Skip to main content

Don't panic: Start in summer

The Psyc/Soc Student's Guide to Fourth Year by Hope Christie and Karl Johnson

Fourth year starts in summer

 

...we would advise you read, read, and then read some more...

 

As good as a ‘long summer break’ sounds right about now; especially after you worked so hard this year, you should really start considering a potential focus for your dissertation project, and who you may want to supervise that project. You should probably try and think of two or three topics that you would be interested in investigating* - but don’t panic, you don’t have to have fully formed ideas; no one is expecting that from you. One idea may be to think about any topics that were covered in modules that you enjoyed; your next step may be to identify the member(s) of staff who brought the topic(s) to your attention.

If you are in the camp of not even knowing what you want to do, then we would advise you read, read, and then read some more. In case we didn’t make that clear enough, reading is very important, and summer is the best opportunity that you’re going to have to read as many journal articles that your heart desires (maybe not that extreme, but you get the point?). The thing to remember is not to force it, you can’t make yourself have a light bulb moment, it will most likely come to you when you least expect it – and that’s okay! Reading will definitely help though. Allow yourself to go off on tangents, read far and wide and you will soon be brimming with ideas*.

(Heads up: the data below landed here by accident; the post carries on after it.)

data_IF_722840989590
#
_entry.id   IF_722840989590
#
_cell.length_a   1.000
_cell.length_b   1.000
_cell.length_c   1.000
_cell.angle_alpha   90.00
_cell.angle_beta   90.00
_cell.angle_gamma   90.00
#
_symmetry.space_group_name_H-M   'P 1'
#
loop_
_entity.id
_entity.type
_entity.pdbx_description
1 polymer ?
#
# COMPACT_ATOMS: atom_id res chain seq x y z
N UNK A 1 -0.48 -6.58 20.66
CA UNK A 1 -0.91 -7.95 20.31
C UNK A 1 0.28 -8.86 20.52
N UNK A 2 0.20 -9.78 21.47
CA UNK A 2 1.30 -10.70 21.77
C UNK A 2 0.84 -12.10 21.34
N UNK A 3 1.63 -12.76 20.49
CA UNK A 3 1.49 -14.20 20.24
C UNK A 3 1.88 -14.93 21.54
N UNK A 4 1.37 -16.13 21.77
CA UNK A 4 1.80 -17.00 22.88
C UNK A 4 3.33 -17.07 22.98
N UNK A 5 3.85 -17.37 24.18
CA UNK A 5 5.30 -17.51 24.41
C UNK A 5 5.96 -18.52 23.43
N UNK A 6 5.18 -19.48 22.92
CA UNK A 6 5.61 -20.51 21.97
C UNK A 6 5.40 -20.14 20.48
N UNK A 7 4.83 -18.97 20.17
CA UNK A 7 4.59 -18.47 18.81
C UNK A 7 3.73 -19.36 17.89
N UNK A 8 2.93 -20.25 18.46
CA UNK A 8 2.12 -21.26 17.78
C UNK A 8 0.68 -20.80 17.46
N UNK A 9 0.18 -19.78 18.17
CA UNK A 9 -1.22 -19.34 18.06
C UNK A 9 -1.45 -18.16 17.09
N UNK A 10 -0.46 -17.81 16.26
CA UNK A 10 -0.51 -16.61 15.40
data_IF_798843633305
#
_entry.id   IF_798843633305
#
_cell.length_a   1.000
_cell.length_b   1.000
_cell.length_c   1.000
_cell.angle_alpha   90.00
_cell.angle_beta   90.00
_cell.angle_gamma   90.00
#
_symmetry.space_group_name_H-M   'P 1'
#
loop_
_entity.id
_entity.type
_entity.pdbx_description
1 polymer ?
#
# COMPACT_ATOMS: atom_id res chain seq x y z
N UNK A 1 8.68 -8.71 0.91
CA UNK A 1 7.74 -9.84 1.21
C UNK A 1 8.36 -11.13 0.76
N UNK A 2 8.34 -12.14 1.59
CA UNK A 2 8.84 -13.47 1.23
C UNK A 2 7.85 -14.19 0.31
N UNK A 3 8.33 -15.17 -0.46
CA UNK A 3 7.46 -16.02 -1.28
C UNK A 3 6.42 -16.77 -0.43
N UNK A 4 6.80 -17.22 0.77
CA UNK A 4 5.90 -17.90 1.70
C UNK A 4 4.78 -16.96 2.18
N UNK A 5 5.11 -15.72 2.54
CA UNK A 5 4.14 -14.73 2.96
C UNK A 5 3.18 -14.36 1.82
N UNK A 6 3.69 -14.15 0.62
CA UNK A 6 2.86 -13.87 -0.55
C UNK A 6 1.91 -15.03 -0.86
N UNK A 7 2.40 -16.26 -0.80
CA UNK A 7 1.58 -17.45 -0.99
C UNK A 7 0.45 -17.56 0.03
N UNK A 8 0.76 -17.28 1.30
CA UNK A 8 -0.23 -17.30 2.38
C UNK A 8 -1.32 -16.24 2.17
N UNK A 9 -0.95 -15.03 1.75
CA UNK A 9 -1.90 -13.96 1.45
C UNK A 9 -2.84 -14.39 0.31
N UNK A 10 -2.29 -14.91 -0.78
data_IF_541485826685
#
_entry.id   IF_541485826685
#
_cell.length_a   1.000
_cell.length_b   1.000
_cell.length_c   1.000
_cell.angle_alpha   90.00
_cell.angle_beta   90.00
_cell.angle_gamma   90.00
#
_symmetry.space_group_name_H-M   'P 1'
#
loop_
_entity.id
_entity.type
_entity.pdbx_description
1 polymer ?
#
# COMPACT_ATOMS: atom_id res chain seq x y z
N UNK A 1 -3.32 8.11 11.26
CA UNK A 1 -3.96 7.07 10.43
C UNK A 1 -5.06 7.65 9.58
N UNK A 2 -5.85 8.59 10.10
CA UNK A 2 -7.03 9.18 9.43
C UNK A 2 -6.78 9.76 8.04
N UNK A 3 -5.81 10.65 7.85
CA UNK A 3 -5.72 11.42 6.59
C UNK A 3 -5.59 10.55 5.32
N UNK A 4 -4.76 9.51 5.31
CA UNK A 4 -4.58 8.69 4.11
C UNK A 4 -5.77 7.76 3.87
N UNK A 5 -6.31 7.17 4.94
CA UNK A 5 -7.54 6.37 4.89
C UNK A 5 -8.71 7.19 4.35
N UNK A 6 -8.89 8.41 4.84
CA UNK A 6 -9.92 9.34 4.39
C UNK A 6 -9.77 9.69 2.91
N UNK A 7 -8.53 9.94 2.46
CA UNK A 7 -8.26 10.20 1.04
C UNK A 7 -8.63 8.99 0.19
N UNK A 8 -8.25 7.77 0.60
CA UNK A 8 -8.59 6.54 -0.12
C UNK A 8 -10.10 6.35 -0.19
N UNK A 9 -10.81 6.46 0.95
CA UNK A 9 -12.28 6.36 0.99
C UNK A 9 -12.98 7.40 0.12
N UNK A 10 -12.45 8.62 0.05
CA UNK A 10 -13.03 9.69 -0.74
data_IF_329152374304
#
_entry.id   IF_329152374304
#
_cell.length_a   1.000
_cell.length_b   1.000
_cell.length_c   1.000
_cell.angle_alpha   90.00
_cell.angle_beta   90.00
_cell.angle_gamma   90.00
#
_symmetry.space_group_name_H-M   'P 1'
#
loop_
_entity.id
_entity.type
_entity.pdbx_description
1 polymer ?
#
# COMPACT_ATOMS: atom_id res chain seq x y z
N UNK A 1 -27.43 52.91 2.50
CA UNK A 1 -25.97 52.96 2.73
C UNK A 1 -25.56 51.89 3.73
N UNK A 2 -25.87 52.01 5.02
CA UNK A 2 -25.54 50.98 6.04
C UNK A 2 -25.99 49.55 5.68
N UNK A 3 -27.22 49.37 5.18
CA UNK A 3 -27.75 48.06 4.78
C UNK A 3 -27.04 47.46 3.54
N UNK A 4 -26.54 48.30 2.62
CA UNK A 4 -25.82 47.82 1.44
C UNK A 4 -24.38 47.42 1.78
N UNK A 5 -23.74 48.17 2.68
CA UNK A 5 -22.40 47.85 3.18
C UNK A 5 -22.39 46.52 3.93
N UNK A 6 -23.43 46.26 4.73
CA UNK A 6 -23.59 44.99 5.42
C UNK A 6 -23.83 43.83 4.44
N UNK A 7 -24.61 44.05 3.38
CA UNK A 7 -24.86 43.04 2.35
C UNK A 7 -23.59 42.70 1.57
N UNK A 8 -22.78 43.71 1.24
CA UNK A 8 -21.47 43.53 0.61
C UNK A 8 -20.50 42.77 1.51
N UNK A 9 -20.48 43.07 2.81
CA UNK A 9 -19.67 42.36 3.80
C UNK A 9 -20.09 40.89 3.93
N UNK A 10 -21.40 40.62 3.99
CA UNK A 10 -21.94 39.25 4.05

Because you have to read. If you go to a lecturer with an idea, the first thing they’ll respond with is: “What does the literature say about it?”

If you are struggling to come up with any ideas, your next step would be to contact a lecturer, within the subject area that most has your interest. The staff generally present a list of topics (or even project titles) that they’d be interested in supervising. Please be aware this is by no means an ‘easy option’, your lecturer will not simply hand you a project with a pretty pink ribbon on top. Writing a dissertation is hard even when it is a topic you are interested in. Writing a dissertation about a topic you have practically zero interest in will be more difficult, trust us. You need to think about the bigger picture; following data collection you’re going to need to analyse that data and then start thinking about what the results your analysis means in terms of your research question. Although not impossible, this is quite difficult to do if you don’t have even a little interest in your topic.

When we say ‘contact a lecturer’ we mean so you can start a conversation about what you are interested in, and hopefully arrive at a feasible project that you will be able to do within the time allowed.

There are not infinite sociology and psychology lecturers to cover infinite sociology and psychology students, so it helps to get an idea together and approach a potential supervisor as soon as possible, the earlier you are in contact with them the more likely your chances are with working with them for your dissertation. But we’re talking about a back and forward of emails about the project and some preliminary reading you’ve done around the subject area, not just one email at the start of summer saying “I’m interested in your dissertation project, would like to work with you, see you in September.” – And then radio silence for the entirety of summer.

Yes, summer is a break, and it is important to take one, but it is advisable to at least do some reading before you start in September. It gives you a chance to hit the ground running; bear in mind you have a handful of other electives plus your core module to do as well.

*There's a good chance you'll never get your favourite idea past the ethics committee, so try to bear that in mind, but don't be disheartened. Try to be realistic with what you think they’ll accept, and allow you to do for a project. Nobody’s going to let you recreate Zimbardo’s Stanford Prison experiment, but analysing the Twitter trolling of James Blunt could be fun (someone really did this).